Celebrating the 65th Anniversary of Brown v. Board of Education

American History, Current Events, Education, Highlights in History, History of Supreme Court Nominations, Human Rights, Law, Law Journal Library, Political Science, Session Laws, Slavery in America and the World, U.S. Supreme Court, World Constitutions Illustrated
Tara Kibler

May 17, 2019 marks 65 years since the ruling of Brown v. Board of Education of Topeka, the landmark decision in which the Supreme Court determined racial segregation in schools to be unconstitutional. Continue reading to discover more about the case, and then check out how Brown v. Board fits into the evolution of U.S. education.

Before We Get Started:

Don’t miss out! Make sure you have the databases we’ll be mentioning in this post. Follow the links below to start a trial today.

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Researching the Right to Die

Current Events, Exploring HeinOnline, Human Rights, Law, Medicine
Lauren Mattiuzzo

The concept of the ‘right to die’ is fraught with controversy and legal issues. Euthanasia, or the practice or act of bringing about the painless death of a hopelessly sick or injured individual, and assisted suicide, in which a physician or other health care professional assists a patient with causing his or her own death, are two main ideas involved in the discussion of the right to die. Euthanasia is divided into two categories: passive, in which something is not done that would preserve a patient’s life, and active, in which something is done to end a patient’s life.

Currently, euthanasia is legal in the Netherlands, Belgium, Colombia…

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Capital Punishment Research Resources in HeinOnline

Case Law, Criminal Justice, Exploring HeinOnline, History of Capital Punishment, Human Rights, Law, Preview of United States Supreme Court Cases
Shannon Furtak

Capital punishment is one of the most controversial issues facing global society, both today and historically. Many countries have abolished the death penalty. Those which have not include the United States, China, India, Japan, and most Islamic states. The United States is the only Western nation still using capital punishment.

Proponents of the death penalty argue that it is a deterrent to crime, prevents offenders from committing further crimes, and is a tool prosecutors and police can use when plea bargaining with defendants. Opponents believe capital punishment is inhumane, discriminates against poor and minority defendants, and does not actually deter crime.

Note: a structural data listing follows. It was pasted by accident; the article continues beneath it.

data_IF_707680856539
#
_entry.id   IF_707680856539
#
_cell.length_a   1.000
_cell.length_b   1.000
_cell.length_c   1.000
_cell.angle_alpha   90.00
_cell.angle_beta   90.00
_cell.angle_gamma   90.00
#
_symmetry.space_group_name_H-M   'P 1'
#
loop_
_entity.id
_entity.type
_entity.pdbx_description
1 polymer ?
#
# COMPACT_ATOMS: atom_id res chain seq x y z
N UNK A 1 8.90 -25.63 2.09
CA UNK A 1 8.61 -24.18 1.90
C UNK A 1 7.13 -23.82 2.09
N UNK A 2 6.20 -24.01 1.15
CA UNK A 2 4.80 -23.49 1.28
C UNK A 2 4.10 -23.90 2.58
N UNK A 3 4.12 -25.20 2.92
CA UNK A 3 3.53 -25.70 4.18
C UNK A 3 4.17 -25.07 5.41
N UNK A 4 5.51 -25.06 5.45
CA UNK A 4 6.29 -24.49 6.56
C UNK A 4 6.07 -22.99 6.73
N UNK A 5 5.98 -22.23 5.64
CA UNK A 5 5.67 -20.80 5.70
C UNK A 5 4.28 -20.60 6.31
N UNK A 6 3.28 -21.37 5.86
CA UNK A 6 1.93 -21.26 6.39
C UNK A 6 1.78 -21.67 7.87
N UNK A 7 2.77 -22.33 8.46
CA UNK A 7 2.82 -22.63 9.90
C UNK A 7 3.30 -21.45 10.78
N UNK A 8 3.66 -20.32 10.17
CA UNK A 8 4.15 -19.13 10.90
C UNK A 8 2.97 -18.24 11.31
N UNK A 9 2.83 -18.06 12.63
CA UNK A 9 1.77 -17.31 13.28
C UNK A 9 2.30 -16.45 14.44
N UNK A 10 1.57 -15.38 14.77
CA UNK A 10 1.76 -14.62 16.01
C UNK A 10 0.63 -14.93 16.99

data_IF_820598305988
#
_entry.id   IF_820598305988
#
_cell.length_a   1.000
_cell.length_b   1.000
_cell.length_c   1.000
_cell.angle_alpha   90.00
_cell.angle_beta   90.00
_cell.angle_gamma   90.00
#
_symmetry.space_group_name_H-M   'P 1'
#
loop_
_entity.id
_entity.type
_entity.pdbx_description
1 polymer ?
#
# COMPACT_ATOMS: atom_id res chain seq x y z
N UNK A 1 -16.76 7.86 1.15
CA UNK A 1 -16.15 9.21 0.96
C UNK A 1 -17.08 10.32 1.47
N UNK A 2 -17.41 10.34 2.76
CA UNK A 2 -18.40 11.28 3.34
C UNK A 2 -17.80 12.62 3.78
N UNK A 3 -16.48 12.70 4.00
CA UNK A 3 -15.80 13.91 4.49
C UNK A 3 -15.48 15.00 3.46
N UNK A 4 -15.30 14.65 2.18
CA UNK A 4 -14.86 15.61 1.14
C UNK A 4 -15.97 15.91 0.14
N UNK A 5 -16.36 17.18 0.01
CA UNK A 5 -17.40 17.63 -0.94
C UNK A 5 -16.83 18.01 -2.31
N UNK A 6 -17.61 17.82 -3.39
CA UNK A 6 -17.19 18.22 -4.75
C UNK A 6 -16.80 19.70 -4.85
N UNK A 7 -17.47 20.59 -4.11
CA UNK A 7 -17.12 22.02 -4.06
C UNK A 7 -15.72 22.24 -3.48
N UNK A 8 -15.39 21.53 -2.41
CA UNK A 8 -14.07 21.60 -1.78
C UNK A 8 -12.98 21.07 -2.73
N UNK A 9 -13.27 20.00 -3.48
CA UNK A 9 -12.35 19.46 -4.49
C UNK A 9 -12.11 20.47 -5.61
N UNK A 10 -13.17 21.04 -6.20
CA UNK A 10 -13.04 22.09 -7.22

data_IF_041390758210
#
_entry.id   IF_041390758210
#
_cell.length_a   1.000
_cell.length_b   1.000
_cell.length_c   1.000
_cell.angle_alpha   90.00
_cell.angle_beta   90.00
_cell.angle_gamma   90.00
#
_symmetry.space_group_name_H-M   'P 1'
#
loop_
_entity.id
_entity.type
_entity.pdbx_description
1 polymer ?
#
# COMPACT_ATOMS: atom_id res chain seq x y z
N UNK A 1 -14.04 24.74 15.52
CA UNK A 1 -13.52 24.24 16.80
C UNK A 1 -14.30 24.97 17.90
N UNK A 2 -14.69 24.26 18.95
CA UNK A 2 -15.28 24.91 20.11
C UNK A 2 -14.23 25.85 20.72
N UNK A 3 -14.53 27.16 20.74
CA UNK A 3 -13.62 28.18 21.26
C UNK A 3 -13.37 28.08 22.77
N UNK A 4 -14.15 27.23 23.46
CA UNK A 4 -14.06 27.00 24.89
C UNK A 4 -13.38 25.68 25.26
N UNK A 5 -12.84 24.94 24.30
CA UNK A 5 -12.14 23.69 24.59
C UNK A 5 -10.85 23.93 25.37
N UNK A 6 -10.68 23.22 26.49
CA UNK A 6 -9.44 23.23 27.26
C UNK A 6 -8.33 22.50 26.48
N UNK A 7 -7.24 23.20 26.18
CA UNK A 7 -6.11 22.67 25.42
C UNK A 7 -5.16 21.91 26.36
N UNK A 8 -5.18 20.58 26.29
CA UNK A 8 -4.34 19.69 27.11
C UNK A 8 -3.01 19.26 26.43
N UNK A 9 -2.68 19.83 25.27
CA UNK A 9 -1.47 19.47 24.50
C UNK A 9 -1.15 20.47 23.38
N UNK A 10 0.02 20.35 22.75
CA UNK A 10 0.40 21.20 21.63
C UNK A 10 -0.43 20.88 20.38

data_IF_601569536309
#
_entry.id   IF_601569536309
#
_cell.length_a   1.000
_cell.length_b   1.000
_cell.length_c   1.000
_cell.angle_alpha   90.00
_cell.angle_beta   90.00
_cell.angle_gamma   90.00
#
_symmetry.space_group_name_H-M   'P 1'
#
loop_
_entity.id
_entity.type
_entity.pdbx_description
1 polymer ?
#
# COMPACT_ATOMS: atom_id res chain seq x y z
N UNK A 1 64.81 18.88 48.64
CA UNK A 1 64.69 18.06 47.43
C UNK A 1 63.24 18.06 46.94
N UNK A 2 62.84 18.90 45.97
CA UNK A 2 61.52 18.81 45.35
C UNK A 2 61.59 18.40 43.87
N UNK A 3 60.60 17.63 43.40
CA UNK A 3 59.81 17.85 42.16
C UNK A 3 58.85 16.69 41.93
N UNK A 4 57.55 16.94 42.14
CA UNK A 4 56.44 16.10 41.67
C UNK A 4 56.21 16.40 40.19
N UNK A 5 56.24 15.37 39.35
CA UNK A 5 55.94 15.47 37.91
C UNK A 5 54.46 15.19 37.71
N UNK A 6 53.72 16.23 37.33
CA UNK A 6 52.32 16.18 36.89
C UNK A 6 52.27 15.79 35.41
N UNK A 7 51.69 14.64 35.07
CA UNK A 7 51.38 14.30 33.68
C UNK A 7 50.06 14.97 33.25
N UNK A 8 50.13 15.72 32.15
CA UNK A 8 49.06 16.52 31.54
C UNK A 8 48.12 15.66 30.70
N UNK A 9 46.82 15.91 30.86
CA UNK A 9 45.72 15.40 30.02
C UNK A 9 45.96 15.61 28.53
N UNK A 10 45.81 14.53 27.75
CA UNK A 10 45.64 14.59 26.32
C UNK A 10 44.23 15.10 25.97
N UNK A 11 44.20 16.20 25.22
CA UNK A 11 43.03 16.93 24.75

Death Penalty Fast Facts

  • Since 1976…

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Racial Disparity and Lethal Force

Criminal Justice, Current Events, Human Rights, Searching
Lauren Mattiuzzo

A study published in February by the American Journal of Public Health was conducted to update previous examinations of racial/ethnic disparities in the use of lethal force by law enforcement in the United States. According to the study, black men are nearly three times as likely to be killed by legal intervention than white men. Additionally, American Indians or Alaska Natives are also nearly three times as likely and Hispanic men are nearly twice as likely to be killed. View the full report here.

Study Results

James Buehler…

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Time’s Up, #MeToo, and the Equal Rights Amendment

Current Events, Human Rights, Law, Popular Culture, Women and the Law, Women's Studies
Kaylyn Zurawski

Is the Future Female?

In many ways, 2017 was a historic year for women’s empowerment in the United States. First there was the Women’s March for human rights, and then came movements such as Time’s Up and #MeToo, which began in response to a wave of allegations of sexual abuse against men in power, from Hollywood to the White House. And while these movements have dispelled silence, increased solidarity, and brought forth a call for change, many say there is still much work to be done, and that begins with passing legal protections for women.

More than 80% of Americans don’t know women are not guaranteed equal rights in the U.S…

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Deadly Shootings and Gun Laws

American History, Current Events, Human Rights, Law, Political Science, Searching
Lauren Mattiuzzo

In the first seven weeks of 2018, there have been several school shootings in the United States. The latest occurred on Valentine’s Day in Parkland, Florida, where seventeen people were killed. With the latest school shootings, and other mass shootings, there has been on ongoing debate circling gun laws. Let’s take a look at what has been happening and what laws are currently in place.

Timeline of Deadly Shootings

Looking back at the past ten years, there have been seven particularly deadly shootings. Two of the five deadliest shootings took place within a month of each other in late 2017…

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Anti-Vaccination Movement and the Flu

Current Events, Human Rights, Medicine, Popular Culture, Searching
Lauren Mattiuzzo

It is officially flu season. The dominant strain this season is the H3N2 strain, known to cause more hospitalizations and deaths than other strains. Although the flu shot’s effectiveness cannot yet be calculated, experts are expecting it to be about 30% effective. The severity of this year’s flu has contributed to the ongoing vaccination debate.

Facts about the Flu

Influenza (“the flu”) is a contagious respiratory illness caused by influenza viruses. According to the Centers for Disease Control and Prevention (CDC), every state in the U.S…

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